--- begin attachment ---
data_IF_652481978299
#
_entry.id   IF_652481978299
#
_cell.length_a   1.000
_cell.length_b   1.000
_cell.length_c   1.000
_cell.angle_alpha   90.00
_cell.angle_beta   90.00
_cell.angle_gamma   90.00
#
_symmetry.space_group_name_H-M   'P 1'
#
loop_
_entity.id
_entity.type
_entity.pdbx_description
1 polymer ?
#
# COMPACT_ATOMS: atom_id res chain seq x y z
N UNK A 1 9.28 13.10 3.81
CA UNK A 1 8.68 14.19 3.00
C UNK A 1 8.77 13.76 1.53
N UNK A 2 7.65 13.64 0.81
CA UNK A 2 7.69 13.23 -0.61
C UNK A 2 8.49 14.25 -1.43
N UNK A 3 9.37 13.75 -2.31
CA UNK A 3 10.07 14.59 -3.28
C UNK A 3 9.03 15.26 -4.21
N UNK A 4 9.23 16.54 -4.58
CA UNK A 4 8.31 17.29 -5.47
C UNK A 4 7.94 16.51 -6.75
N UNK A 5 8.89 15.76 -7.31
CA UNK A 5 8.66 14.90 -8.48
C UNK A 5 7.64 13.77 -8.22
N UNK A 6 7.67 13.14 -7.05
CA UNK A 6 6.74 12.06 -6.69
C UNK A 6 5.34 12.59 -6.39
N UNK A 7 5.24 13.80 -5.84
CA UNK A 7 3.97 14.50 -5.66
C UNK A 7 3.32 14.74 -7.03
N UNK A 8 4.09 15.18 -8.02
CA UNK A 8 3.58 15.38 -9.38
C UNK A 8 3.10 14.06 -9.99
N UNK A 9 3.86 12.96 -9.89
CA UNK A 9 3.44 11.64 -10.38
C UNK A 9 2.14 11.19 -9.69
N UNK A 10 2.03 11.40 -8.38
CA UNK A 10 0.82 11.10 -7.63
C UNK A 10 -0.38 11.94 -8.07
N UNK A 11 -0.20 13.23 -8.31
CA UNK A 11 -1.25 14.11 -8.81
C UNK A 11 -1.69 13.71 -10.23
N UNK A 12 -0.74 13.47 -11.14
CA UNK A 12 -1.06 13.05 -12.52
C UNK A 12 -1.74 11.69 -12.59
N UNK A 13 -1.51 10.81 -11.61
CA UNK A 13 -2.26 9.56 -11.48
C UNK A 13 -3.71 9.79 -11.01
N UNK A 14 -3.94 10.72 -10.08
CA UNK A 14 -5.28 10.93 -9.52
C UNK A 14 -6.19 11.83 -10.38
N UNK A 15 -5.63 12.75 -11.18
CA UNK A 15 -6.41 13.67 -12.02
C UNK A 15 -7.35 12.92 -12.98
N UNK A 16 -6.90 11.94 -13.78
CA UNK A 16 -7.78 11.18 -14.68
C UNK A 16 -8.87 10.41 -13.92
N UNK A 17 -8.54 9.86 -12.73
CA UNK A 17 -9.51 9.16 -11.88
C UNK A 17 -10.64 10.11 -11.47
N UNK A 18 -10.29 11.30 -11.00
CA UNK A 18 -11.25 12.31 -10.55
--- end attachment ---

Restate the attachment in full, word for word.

data_IF_652481978299
#
_entry.id   IF_652481978299
#
_cell.length_a   1.000
_cell.length_b   1.000
_cell.length_c   1.000
_cell.angle_alpha   90.00
_cell.angle_beta   90.00
_cell.angle_gamma   90.00
#
_symmetry.space_group_name_H-M   'P 1'
#
loop_
_entity.id
_entity.type
_entity.pdbx_description
1 polymer ?
#
# COMPACT_ATOMS: atom_id res chain seq x y z
N UNK A 1 9.28 13.10 3.81
CA UNK A 1 8.68 14.19 3.00
C UNK A 1 8.77 13.76 1.53
N UNK A 2 7.65 13.64 0.81
CA UNK A 2 7.69 13.23 -0.61
C UNK A 2 8.49 14.25 -1.43
N UNK A 3 9.37 13.75 -2.31
CA UNK A 3 10.07 14.59 -3.28
C UNK A 3 9.03 15.26 -4.21
N UNK A 4 9.23 16.54 -4.58
CA UNK A 4 8.31 17.29 -5.47
C UNK A 4 7.94 16.51 -6.75
N UNK A 5 8.89 15.76 -7.31
CA UNK A 5 8.66 14.90 -8.48
C UNK A 5 7.64 13.77 -8.22
N UNK A 6 7.67 13.14 -7.05
CA UNK A 6 6.74 12.06 -6.69
C UNK A 6 5.34 12.59 -6.39
N UNK A 7 5.24 13.80 -5.84
CA UNK A 7 3.97 14.50 -5.66
C UNK A 7 3.32 14.74 -7.03
N UNK A 8 4.09 15.18 -8.02
CA UNK A 8 3.58 15.38 -9.38
C UNK A 8 3.10 14.06 -9.99
N UNK A 9 3.86 12.96 -9.89
CA UNK A 9 3.44 11.64 -10.38
C UNK A 9 2.14 11.19 -9.69
N UNK A 10 2.03 11.40 -8.38
CA UNK A 10 0.82 11.10 -7.63
C UNK A 10 -0.38 11.94 -8.07
N UNK A 11 -0.20 13.23 -8.31
CA UNK A 11 -1.25 14.11 -8.81
C UNK A 11 -1.69 13.71 -10.23
N UNK A 12 -0.74 13.47 -11.14
CA UNK A 12 -1.06 13.05 -12.52
C UNK A 12 -1.74 11.69 -12.59
N UNK A 13 -1.51 10.81 -11.61
CA UNK A 13 -2.26 9.56 -11.48
C UNK A 13 -3.71 9.79 -11.01
N UNK A 14 -3.94 10.72 -10.08
CA UNK A 14 -5.28 10.93 -9.52
C UNK A 14 -6.19 11.83 -10.38
N UNK A 15 -5.63 12.75 -11.18
CA UNK A 15 -6.41 13.67 -12.02
C UNK A 15 -7.35 12.92 -12.98
N UNK A 16 -6.90 11.94 -13.78
CA UNK A 16 -7.78 11.18 -14.68
C UNK A 16 -8.87 10.41 -13.92
N UNK A 17 -8.54 9.86 -12.73
CA UNK A 17 -9.51 9.16 -11.88
C UNK A 17 -10.64 10.11 -11.47
N UNK A 18 -10.29 11.30 -11.00
CA UNK A 18 -11.25 12.31 -10.55